|Publication number||US4029999 A|
|Application number||US 05/566,853|
|Publication date||Jun 14, 1977|
|Filing date||Apr 10, 1975|
|Priority date||Apr 10, 1975|
|Also published as||DE2614917A1|
|Publication number||05566853, 566853, US 4029999 A, US 4029999A, US-A-4029999, US4029999 A, US4029999A|
|Inventors||Edward William Neumann, Edward John Rabenda, Jr.|
|Original Assignee||Ibm Corporation|
|Export Citation||BiBTeX, EndNote, RefMan|
|Patent Citations (4), Referenced by (27), Classifications (10)|
|External Links: USPTO, USPTO Assignment, Espacenet|
This invention relates to a heat transfer device and more particularly to a reuseable heat coupling cushion for transferring heat from heat producing components to a heat sink component.
In the electronic industry much use is made of circuit boards or cards one side of which carries a number of components mounted thereon and the other side of which carries the wiring which interconnects the various components into circuits. Many of the electrical components which may be mounted on such cards are heat sensitive and will not perform properly or will not last for a sufficient life span unless they can be kept cool. In many applications cool air is blown across the surface of the cards in order to dissipate heat, however, as components become smaller enabling higher component density on the cards, and as power requirements for various components become larger, that type of cooling in many cases becomes impractical.
Liquid cooling of electronic components provides many problems which are difficult to resolve. For example, if the cooling liquid is placed directly on the component board, it would short out the electrical connections on the board unless the liquid were absolutely non-conducting. Since it is virtually impossible to prevent contaminations from entering the cooling liquid, it is virtually impossible to prevent a short circuiting of components if the liquid is directly applied. Consequently, techniques have been developed whereby the cooling fluid (liquid or gas) is channeled through a heat sinking component which is placed near the electrical components which are to be cooled. The problem then is to couple the electrical components to the heat sink. At present, potting compounds are generally used for such coupling, the compounds covering the entirety of the surface of the card and all components thereon and are built up to come into intimate contact with the surface of the heat sink. Such potting compounds are not reuseable since they become part of the card itself. Unfortunately, they also tend to contaminate or short out components on the card or otherwise occasionally cause electrical difficulties thereon. Therefore, it is the general object of this invention to provide a cushioning heat transfer pad which will provide intimate contact with each of the components mounted on a circuit board and a heat sink. It is another object of the invention that the coupling pad be reuseable so that as cards are replaced in normal maintenance of a device, the heat transfer pad can be reused from card to card. Further objects include non-contamination and non-shorting of electrical components; economical, easily produced, non-toxic material; must not produce harmful gases at elevated temperatures; must not degrade at continuous operating temperatures; and should be somewhat elastic to allow for variations in component locations from card to card.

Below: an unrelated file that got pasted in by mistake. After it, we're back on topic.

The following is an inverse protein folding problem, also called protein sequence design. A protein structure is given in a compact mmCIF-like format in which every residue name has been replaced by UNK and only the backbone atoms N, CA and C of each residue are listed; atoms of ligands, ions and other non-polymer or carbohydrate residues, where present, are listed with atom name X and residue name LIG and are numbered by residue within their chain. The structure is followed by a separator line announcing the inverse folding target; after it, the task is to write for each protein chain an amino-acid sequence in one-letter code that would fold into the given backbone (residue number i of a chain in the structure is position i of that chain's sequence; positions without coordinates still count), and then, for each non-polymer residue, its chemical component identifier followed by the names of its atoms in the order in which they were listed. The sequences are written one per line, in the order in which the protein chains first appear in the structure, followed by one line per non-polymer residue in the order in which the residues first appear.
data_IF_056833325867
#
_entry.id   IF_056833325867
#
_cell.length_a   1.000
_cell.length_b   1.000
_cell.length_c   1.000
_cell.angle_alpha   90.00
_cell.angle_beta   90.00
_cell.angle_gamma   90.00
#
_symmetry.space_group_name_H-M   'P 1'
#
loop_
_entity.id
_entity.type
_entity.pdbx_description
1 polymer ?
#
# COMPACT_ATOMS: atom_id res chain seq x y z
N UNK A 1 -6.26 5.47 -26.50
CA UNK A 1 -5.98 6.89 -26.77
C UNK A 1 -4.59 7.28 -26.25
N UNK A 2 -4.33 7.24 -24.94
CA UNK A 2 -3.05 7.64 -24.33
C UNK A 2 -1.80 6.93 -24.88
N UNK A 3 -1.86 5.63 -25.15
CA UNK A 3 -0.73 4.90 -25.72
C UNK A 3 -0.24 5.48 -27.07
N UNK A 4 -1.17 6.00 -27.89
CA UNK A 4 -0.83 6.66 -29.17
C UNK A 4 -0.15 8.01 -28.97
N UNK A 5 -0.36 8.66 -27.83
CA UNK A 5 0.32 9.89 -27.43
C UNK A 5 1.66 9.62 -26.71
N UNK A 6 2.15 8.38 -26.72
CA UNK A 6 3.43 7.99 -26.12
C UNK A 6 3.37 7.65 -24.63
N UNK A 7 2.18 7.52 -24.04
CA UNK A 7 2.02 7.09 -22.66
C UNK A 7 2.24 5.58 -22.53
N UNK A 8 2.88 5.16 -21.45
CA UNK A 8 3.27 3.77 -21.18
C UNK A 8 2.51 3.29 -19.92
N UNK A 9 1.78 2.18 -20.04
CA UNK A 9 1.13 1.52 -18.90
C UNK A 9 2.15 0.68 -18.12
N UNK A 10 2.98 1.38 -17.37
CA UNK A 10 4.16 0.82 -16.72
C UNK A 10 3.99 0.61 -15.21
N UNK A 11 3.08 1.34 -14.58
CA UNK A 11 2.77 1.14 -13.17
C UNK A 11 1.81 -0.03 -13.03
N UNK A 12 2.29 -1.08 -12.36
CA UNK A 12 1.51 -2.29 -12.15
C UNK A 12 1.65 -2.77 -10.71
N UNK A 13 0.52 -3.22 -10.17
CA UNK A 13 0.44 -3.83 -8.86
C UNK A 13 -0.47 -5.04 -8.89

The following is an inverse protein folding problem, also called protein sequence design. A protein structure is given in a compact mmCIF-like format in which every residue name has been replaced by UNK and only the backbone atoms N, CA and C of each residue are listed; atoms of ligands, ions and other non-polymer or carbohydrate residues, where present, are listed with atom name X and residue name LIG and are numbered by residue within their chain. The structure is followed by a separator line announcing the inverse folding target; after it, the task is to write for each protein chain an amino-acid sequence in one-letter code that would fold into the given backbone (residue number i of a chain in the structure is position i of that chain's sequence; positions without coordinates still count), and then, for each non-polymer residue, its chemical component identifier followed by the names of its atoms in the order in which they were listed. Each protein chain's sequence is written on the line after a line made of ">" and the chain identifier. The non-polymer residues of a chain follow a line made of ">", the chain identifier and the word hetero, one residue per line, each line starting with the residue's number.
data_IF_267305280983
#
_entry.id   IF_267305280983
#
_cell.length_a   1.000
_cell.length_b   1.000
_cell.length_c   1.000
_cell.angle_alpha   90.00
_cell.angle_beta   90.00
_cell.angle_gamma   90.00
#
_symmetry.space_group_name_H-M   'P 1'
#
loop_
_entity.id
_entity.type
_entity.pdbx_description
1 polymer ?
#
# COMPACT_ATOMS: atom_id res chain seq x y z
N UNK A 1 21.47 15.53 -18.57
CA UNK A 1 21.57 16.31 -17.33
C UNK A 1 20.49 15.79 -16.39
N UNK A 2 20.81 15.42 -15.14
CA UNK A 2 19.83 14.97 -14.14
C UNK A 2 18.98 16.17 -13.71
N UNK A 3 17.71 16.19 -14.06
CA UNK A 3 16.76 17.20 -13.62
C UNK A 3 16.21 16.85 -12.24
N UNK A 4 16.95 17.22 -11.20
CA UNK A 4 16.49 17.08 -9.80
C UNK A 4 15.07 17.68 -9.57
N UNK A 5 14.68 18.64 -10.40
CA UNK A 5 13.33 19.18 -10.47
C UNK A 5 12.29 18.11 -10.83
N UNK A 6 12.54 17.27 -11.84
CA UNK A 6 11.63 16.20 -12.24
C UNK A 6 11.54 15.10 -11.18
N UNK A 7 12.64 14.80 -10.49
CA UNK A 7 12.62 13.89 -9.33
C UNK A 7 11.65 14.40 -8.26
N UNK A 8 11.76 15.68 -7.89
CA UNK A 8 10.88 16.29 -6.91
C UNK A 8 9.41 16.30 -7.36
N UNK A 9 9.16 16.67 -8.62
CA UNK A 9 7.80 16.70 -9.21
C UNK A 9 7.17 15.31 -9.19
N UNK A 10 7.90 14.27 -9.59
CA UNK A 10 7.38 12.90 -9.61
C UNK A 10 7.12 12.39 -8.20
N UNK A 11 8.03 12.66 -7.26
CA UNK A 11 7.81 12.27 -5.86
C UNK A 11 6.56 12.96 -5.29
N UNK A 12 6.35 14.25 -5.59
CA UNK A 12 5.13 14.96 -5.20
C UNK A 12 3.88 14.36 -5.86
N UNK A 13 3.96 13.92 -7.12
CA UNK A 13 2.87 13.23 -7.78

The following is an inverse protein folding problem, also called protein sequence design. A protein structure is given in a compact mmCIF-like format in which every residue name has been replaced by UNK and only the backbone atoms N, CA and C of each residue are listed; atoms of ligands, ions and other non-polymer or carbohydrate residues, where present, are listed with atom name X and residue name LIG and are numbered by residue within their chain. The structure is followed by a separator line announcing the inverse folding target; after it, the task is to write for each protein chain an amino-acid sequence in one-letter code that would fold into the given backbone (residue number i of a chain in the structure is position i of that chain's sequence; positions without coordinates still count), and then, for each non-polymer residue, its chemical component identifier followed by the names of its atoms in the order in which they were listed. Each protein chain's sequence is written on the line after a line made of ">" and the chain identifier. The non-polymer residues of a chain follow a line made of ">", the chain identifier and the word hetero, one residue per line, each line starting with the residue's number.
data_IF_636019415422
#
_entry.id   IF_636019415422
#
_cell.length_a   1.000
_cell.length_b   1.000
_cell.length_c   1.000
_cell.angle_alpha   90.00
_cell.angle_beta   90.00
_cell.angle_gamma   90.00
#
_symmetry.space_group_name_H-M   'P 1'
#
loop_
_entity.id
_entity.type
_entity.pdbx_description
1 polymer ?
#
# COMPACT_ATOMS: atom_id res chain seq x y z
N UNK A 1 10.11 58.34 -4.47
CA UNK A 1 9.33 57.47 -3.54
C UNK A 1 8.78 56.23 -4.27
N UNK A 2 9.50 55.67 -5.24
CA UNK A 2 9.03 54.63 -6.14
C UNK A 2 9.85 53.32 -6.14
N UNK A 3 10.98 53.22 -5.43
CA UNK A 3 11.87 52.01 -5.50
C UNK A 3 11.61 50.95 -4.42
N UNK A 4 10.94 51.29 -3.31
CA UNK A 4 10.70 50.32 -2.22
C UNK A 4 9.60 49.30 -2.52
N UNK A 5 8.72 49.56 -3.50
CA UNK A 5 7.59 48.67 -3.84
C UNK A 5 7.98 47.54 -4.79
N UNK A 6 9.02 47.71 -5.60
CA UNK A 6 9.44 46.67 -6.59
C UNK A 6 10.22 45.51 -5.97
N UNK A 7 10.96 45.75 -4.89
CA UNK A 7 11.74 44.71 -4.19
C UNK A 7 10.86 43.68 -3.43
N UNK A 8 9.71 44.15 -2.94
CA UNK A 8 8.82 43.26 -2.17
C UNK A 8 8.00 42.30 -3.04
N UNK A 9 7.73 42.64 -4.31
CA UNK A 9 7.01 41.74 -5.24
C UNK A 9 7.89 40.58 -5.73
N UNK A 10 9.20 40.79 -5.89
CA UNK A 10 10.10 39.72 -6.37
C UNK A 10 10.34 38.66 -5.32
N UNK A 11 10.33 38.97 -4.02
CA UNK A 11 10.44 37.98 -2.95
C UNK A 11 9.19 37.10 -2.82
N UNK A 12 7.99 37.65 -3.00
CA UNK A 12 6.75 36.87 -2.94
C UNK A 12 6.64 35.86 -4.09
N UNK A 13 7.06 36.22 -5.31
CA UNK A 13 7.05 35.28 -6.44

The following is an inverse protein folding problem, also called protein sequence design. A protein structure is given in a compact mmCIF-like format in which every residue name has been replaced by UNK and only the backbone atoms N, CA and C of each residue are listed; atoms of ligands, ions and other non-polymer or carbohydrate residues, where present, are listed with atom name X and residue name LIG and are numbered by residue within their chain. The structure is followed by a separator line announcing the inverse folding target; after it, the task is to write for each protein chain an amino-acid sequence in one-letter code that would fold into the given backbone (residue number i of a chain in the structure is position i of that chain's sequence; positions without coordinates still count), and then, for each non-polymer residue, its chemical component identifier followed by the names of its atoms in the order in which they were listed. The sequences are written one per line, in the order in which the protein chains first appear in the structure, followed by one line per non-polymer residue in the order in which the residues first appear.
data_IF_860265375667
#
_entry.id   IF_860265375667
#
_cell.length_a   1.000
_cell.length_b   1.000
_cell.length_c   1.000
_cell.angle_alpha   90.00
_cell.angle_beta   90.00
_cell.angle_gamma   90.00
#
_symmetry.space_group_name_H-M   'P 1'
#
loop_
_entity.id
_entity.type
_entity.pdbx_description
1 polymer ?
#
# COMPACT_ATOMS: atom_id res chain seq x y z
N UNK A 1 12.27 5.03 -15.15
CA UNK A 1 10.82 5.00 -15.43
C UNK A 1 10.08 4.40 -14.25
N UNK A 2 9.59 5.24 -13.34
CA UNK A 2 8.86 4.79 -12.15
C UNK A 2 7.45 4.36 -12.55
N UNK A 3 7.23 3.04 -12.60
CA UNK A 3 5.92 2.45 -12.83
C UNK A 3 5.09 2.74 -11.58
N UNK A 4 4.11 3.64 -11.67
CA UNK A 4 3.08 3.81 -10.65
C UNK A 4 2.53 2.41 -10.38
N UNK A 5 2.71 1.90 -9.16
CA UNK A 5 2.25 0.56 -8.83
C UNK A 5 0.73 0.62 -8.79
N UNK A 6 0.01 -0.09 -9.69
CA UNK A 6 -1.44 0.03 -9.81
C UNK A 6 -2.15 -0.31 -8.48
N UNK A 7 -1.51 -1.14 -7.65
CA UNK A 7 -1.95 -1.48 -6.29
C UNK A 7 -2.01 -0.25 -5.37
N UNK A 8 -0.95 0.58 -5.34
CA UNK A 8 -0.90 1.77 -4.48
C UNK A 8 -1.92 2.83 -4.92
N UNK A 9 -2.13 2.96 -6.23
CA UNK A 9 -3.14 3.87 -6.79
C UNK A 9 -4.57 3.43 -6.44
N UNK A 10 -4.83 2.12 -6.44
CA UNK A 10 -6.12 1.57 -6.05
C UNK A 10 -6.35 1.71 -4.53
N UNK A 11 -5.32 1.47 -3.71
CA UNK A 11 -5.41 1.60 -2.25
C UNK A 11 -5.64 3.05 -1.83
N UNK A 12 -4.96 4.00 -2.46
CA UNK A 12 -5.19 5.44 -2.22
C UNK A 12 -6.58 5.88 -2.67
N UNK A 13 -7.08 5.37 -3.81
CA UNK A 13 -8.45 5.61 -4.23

This invention is a thermally conducting cushion-like pad of elastomeric material for use with heat dissipating devices of various shapes and sizes wherein each of the shapes and sizes appear as indentations in the thermally conducting pad so that when the pad and the devices are brought into contacting relationship the pad fits over the devices in glove-like relationship. The pad is comprised of elastomeric material so that it stretches to fit minor variations in component placement from card to card.
The foregoing and other objects, features and advantages of the invention will be apparent from the following detailed description of a preferred embodiment of the invention as illustrated in the accompanying drawings wherein:
FIG. 1 shows an exploded view of a component carrying card together with the elastomeric thermal conducting pad of the invention.
FIG. 2 shows the component carrying card and the thermal pad in assembly with the card mounted in a connector and the thermal pad in juxtaposition with a heat sink component.